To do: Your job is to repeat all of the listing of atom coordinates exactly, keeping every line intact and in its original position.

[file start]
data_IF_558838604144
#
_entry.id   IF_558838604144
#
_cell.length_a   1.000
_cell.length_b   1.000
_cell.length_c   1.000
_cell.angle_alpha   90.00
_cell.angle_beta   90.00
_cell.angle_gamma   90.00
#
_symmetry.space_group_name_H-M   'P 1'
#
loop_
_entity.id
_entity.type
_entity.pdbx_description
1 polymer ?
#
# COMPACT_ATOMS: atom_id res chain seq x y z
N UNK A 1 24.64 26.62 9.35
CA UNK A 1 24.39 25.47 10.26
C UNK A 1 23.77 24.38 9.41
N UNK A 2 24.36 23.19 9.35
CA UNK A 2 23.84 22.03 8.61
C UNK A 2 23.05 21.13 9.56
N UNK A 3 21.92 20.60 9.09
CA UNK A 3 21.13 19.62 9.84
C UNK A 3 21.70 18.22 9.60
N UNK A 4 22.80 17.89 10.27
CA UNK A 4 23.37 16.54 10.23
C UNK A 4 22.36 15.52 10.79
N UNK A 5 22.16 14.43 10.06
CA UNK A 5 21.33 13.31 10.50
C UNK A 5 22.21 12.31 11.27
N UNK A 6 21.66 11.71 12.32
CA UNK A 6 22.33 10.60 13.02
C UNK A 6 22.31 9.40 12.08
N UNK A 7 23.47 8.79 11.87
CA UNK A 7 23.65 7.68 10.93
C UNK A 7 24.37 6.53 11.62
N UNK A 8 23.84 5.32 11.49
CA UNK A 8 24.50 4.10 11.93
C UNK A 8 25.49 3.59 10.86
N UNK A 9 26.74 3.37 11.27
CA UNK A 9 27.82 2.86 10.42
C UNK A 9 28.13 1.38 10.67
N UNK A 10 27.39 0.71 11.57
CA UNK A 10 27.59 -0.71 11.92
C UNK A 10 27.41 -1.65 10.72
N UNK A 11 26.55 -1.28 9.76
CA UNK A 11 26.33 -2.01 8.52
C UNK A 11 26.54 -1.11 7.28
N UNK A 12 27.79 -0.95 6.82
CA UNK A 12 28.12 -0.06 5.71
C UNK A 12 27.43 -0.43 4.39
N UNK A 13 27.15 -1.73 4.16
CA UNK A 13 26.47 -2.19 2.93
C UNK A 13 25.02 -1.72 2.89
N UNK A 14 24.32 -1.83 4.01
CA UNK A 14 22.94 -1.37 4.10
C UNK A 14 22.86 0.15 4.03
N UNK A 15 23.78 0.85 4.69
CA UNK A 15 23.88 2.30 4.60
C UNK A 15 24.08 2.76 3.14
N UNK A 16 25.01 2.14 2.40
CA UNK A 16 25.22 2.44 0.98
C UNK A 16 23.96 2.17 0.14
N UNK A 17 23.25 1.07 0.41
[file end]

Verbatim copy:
data_IF_558838604144
#
_entry.id   IF_558838604144
#
_cell.length_a   1.000
_cell.length_b   1.000
_cell.length_c   1.000
_cell.angle_alpha   90.00
_cell.angle_beta   90.00
_cell.angle_gamma   90.00
#
_symmetry.space_group_name_H-M   'P 1'
#
loop_
_entity.id
_entity.type
_entity.pdbx_description
1 polymer ?
#
# COMPACT_ATOMS: atom_id res chain seq x y z
N UNK A 1 24.64 26.62 9.35
CA UNK A 1 24.39 25.47 10.26
C UNK A 1 23.77 24.38 9.41
N UNK A 2 24.36 23.19 9.35
CA UNK A 2 23.84 22.03 8.61
C UNK A 2 23.05 21.13 9.56
N UNK A 3 21.92 20.60 9.09
CA UNK A 3 21.13 19.62 9.84
C UNK A 3 21.70 18.22 9.60
N UNK A 4 22.80 17.89 10.27
CA UNK A 4 23.37 16.54 10.23
C UNK A 4 22.36 15.52 10.79
N UNK A 5 22.16 14.43 10.06
CA UNK A 5 21.33 13.31 10.50
C UNK A 5 22.21 12.31 11.27
N UNK A 6 21.66 11.71 12.32
CA UNK A 6 22.33 10.60 13.02
C UNK A 6 22.31 9.40 12.08
N UNK A 7 23.47 8.79 11.87
CA UNK A 7 23.65 7.68 10.93
C UNK A 7 24.37 6.53 11.62
N UNK A 8 23.84 5.32 11.49
CA UNK A 8 24.50 4.10 11.93
C UNK A 8 25.49 3.59 10.86
N UNK A 9 26.74 3.37 11.27
CA UNK A 9 27.82 2.86 10.42
C UNK A 9 28.13 1.38 10.67
N UNK A 10 27.39 0.71 11.57
CA UNK A 10 27.59 -0.71 11.92
C UNK A 10 27.41 -1.65 10.72
N UNK A 11 26.55 -1.28 9.76
CA UNK A 11 26.33 -2.01 8.52
C UNK A 11 26.54 -1.11 7.28
N UNK A 12 27.79 -0.95 6.82
CA UNK A 12 28.12 -0.06 5.71
C UNK A 12 27.43 -0.43 4.39
N UNK A 13 27.15 -1.73 4.16
CA UNK A 13 26.47 -2.19 2.93
C UNK A 13 25.02 -1.72 2.89
N UNK A 14 24.32 -1.83 4.01
CA UNK A 14 22.94 -1.37 4.10
C UNK A 14 22.86 0.15 4.03
N UNK A 15 23.78 0.85 4.69
CA UNK A 15 23.88 2.30 4.60
C UNK A 15 24.08 2.76 3.14
N UNK A 16 25.01 2.14 2.40
CA UNK A 16 25.22 2.44 0.98
C UNK A 16 23.96 2.17 0.14
N UNK A 17 23.25 1.07 0.41